ISIS near to total control of Syria’s ancient Palmyra – monitoring group
The Syrian Observatory for Human Rights said the group had seized almost all of the city. IS militants entered the city from the north “without their vehicles,” said Rami Abdel Rahman, the Observatory’s chief, according to AFP.
“They seized a state security building and fanned out across northern districts as Assad regime forces fled,” he added
Pro-government fighters have withdrawn from city, also known as Tadmur, according to the Syrian state TV. Reports suggest that Islamic State fighters are trying to enter the city’s historical sites.
The pro-government National Defence Forces (NDF) have evacuated civilians from the area, state TV reported.
IS militants entered Palmyra from the north earlier Wednesday and gained control of a local security office and a school, RT Arabic reported, сiting local sources. According to a correspondent reporting from Homs, there were clashes between the Syrian army and ISIS in the northern part of Palmyra, and the militants intensified shelling government forces' positions.
Meanwhile, hundreds of statues have been moved from the Syrian Palmyra to locations safe from IS militants on Wednesday, Syria's director of antiquities, Maamoun Abdulkarim, told Reuters.
"Hundreds and hundreds of statues we were worried would be smashed and sold are all now in safe places," Abdulkarim said. "The fear is for the museum and the large monuments that cannot be moved," Abdulkarim added. "This is the entire world's battle."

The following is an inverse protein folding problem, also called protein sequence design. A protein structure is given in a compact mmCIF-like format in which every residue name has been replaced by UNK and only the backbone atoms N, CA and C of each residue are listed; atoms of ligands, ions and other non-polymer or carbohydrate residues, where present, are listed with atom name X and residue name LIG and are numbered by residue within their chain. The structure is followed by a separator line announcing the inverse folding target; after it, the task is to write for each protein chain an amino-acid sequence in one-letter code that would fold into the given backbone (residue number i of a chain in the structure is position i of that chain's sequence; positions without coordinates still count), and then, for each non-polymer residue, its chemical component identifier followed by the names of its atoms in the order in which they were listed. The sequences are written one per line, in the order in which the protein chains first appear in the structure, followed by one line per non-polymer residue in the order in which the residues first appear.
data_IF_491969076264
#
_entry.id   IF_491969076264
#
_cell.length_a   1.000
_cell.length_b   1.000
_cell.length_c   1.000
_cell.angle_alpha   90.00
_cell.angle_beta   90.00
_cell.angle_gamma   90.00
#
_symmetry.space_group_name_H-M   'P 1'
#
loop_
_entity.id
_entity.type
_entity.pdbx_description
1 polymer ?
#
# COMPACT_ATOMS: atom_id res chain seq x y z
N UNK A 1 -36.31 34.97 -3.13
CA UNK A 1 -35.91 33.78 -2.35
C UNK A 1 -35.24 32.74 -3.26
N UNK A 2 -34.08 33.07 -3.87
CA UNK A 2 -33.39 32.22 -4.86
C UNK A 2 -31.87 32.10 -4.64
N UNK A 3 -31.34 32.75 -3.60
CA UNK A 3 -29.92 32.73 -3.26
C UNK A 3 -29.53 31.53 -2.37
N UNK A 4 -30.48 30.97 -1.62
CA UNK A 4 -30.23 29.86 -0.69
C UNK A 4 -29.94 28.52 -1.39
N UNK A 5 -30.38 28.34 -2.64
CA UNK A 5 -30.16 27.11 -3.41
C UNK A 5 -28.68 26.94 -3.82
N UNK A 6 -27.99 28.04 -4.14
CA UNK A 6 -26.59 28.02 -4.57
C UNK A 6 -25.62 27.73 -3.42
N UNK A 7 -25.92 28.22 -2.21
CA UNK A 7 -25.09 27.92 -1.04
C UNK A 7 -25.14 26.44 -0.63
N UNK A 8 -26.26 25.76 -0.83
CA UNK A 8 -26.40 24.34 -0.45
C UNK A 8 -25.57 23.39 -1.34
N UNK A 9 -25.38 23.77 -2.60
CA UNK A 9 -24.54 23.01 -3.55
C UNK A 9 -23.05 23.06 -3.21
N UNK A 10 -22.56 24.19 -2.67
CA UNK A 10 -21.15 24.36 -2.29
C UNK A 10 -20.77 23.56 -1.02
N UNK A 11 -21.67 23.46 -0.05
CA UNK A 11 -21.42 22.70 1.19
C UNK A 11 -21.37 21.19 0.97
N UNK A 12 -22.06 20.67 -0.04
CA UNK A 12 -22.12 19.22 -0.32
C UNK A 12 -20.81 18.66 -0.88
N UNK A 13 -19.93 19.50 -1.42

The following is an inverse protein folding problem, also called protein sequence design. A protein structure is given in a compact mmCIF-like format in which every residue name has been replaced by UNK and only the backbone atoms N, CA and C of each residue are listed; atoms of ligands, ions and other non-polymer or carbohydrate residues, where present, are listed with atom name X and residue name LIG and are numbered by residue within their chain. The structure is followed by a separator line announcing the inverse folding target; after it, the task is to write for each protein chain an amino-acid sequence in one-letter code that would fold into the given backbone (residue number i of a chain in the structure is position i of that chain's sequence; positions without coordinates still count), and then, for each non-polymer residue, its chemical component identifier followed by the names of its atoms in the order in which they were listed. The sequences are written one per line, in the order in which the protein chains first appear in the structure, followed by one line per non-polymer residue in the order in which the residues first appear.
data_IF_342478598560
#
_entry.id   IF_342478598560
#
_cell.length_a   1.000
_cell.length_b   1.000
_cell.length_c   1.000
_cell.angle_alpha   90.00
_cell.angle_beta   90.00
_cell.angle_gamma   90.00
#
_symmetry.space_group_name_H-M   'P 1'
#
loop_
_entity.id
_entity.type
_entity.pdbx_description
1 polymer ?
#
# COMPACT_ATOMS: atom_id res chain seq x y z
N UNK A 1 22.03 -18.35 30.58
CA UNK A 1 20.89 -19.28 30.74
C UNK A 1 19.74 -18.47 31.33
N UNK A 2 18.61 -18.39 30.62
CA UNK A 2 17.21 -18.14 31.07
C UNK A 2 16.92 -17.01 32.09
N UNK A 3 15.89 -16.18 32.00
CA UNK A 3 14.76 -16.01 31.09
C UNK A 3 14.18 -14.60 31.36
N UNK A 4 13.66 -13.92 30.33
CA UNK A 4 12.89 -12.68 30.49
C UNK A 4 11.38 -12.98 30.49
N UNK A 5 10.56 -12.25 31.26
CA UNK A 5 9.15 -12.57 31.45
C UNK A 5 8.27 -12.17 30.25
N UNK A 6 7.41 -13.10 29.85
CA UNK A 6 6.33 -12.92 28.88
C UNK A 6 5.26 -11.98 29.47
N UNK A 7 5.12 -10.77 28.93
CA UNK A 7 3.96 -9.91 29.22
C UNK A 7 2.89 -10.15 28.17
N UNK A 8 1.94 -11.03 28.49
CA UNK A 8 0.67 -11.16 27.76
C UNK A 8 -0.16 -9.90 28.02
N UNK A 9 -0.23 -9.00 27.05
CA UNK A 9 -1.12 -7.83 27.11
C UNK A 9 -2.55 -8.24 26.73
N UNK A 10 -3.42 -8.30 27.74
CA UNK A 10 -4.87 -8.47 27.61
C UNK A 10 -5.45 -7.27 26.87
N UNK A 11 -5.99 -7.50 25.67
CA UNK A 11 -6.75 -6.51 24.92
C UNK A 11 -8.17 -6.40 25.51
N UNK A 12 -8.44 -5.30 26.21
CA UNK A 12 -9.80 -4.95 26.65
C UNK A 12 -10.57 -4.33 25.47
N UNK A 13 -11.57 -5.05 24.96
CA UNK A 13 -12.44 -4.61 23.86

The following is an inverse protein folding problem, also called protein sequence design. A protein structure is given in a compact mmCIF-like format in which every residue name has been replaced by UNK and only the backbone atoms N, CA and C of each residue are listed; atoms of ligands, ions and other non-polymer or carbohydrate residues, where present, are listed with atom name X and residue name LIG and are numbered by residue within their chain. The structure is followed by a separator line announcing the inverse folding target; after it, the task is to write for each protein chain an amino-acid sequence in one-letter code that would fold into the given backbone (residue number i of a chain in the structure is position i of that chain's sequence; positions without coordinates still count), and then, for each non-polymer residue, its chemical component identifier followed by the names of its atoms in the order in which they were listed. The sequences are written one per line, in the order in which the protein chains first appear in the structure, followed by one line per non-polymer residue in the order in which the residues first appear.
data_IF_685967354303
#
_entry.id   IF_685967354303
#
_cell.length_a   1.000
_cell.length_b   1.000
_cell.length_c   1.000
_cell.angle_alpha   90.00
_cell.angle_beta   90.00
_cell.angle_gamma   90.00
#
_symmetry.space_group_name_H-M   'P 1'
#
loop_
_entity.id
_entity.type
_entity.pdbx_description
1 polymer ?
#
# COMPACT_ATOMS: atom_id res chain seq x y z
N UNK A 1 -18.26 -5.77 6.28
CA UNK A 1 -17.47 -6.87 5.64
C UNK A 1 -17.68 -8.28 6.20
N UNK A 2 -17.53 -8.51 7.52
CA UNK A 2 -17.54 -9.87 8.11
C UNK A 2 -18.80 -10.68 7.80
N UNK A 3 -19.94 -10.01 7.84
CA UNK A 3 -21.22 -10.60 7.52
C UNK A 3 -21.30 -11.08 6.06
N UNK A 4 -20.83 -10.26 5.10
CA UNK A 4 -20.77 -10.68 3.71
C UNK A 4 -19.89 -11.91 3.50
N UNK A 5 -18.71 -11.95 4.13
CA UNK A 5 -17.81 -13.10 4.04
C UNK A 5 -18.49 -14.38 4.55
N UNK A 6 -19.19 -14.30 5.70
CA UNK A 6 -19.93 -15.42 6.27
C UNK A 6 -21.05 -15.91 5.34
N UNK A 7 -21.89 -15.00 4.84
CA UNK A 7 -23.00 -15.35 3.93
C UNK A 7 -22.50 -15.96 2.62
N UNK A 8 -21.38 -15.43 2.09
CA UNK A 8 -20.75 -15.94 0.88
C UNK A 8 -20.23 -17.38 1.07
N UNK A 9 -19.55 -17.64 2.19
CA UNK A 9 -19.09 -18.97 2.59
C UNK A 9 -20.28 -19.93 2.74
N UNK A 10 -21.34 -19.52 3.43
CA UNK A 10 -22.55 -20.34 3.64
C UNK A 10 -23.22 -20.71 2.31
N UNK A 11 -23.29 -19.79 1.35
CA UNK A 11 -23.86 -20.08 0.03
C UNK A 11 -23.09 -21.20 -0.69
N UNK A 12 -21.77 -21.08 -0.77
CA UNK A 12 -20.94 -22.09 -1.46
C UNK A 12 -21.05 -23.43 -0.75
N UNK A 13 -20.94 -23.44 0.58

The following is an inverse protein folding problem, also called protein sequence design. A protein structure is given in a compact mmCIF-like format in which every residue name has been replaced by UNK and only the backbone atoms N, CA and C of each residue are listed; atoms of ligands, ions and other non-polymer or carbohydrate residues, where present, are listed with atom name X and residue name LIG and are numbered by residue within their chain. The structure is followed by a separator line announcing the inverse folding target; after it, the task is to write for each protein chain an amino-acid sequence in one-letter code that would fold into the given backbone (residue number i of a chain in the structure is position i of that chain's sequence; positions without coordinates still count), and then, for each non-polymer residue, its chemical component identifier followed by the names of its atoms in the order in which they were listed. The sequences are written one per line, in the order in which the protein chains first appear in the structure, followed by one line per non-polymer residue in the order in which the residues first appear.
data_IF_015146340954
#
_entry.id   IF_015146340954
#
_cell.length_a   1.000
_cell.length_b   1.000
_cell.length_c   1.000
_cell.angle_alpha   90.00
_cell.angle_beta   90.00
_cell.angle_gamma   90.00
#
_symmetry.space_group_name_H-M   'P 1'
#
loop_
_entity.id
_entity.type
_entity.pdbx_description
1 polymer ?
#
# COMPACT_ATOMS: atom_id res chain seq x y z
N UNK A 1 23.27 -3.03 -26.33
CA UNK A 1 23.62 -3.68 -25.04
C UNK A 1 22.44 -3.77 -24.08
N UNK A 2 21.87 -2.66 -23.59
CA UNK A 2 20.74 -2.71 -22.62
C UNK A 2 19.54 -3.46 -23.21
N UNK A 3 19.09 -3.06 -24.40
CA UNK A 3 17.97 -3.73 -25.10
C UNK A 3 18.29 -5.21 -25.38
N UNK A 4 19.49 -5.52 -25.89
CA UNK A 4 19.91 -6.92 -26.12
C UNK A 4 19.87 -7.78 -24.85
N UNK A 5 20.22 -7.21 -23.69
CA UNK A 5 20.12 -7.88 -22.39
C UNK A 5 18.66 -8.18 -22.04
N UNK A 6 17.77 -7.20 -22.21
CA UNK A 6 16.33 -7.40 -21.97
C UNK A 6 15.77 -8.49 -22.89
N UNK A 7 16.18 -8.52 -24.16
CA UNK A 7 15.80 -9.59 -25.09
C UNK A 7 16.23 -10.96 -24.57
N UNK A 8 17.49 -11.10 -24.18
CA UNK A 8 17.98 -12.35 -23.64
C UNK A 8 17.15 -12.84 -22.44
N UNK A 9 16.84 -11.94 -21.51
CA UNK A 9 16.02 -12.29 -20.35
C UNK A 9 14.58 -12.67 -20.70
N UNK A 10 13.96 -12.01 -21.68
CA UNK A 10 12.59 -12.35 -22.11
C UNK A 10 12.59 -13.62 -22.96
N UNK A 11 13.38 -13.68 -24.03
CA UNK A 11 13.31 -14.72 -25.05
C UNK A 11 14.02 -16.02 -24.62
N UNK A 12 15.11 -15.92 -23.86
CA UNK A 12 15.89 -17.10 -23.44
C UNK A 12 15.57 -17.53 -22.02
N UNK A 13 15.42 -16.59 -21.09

Last week IS militants battled with Syrian troops within 2 kilometers of Palmyra, the Syrian Observatory for Human Rights reported, raising fears the jihadists would completely wreck the site, which UNESCO describes as a landmark of "outstanding universal value." Fierce fighting took the lives of 110 combatants, as the militants appeared to be very close to the ruins.
"Palmyra is under threat," the Observatory director warned last week.
The remains of the ancient caravan city of Palmyra stand in the middle of the desolate Tadmorean Desert in Syria.
Many fear that if Palmyra, which harbors the ruins of a great city that was once one of the world's key cultural hubs, falls into the jihadists hands, it would suffer a fate of the ancient Assyrian city of Nimrud, which they ruined earlier this year.
Last month a seven-minute video emerged, showing ISIS militants destroying the historic landmark, Nimrud, which dates back to the 13th century BC, near the IS-controlled city of Mosul in northern Iraq. It showed the militants drilling away at sculptures believed to be some 3,000 years old.
IS militants, who have created a self-proclaimed caliphate in northern Iraq and parts of Syria, previously declared that they deem the artifacts as idolatrous. They have been waging a campaign to obliterate cultural sites and relics that fail to fall in line with their ideology.
Another video, released in April, showed IS fighters recklessly destroying the 2,000-year-old ruins in the ancient city of Hatra in northern Iraq, 110 kilometers south of Mosul.
In February, the jihadists obliterated ancient artifacts in the Mosul Museum and blew up the Mosul Public Library using homemade bombs. They also burned a number of books in Mosul’s Central Library, sparing only Islamic publications.